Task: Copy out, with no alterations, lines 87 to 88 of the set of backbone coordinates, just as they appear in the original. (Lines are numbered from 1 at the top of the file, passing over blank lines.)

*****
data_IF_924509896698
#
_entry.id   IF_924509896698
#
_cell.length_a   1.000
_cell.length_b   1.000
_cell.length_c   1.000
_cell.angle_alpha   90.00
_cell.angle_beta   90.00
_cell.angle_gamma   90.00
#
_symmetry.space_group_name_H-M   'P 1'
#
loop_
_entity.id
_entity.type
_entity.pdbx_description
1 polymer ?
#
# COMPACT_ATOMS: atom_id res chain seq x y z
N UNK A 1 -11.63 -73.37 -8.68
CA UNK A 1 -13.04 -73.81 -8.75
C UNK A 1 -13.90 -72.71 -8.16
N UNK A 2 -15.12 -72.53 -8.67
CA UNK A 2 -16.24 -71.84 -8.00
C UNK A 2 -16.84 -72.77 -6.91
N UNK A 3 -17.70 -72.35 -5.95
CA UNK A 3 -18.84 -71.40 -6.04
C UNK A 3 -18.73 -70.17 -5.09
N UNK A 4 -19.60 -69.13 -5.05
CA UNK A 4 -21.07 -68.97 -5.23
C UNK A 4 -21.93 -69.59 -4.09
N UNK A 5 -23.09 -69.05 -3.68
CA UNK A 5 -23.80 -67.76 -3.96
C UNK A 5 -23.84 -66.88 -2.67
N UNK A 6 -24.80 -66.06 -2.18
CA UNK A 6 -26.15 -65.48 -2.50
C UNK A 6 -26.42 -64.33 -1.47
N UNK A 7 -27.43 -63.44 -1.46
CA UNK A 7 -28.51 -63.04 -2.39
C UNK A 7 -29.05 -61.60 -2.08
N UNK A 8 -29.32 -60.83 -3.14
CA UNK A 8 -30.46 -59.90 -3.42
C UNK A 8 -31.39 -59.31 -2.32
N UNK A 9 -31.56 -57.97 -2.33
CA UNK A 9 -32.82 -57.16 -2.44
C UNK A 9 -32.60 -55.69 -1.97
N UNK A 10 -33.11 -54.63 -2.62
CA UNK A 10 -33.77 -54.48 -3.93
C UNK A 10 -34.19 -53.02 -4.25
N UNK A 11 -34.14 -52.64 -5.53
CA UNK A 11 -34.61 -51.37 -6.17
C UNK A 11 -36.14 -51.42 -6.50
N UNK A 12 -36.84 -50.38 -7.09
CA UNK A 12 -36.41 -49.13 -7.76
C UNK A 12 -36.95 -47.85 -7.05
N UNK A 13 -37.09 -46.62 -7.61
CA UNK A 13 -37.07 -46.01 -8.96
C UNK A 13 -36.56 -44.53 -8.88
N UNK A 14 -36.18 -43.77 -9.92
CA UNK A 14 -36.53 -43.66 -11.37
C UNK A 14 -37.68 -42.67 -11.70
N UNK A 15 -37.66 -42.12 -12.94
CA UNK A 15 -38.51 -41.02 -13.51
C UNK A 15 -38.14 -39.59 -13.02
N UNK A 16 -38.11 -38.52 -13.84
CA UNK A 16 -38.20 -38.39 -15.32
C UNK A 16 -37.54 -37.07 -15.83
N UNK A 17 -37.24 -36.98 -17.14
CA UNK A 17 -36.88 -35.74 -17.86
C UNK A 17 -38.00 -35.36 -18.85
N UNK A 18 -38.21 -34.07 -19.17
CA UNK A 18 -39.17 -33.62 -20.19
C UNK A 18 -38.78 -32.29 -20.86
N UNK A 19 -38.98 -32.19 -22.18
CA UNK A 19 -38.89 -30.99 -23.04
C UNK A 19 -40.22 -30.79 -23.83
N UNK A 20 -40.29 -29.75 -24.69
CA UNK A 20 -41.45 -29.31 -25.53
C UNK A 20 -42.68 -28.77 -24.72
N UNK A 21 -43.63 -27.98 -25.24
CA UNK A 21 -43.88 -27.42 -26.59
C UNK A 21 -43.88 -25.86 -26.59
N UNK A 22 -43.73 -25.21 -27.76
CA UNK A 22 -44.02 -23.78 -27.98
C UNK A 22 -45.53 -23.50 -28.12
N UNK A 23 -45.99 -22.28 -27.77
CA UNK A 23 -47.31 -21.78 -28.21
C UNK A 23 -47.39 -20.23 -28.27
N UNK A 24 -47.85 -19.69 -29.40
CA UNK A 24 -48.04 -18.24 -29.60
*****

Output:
N UNK A 23 -45.99 -22.28 -27.77
CA UNK A 23 -47.31 -21.78 -28.21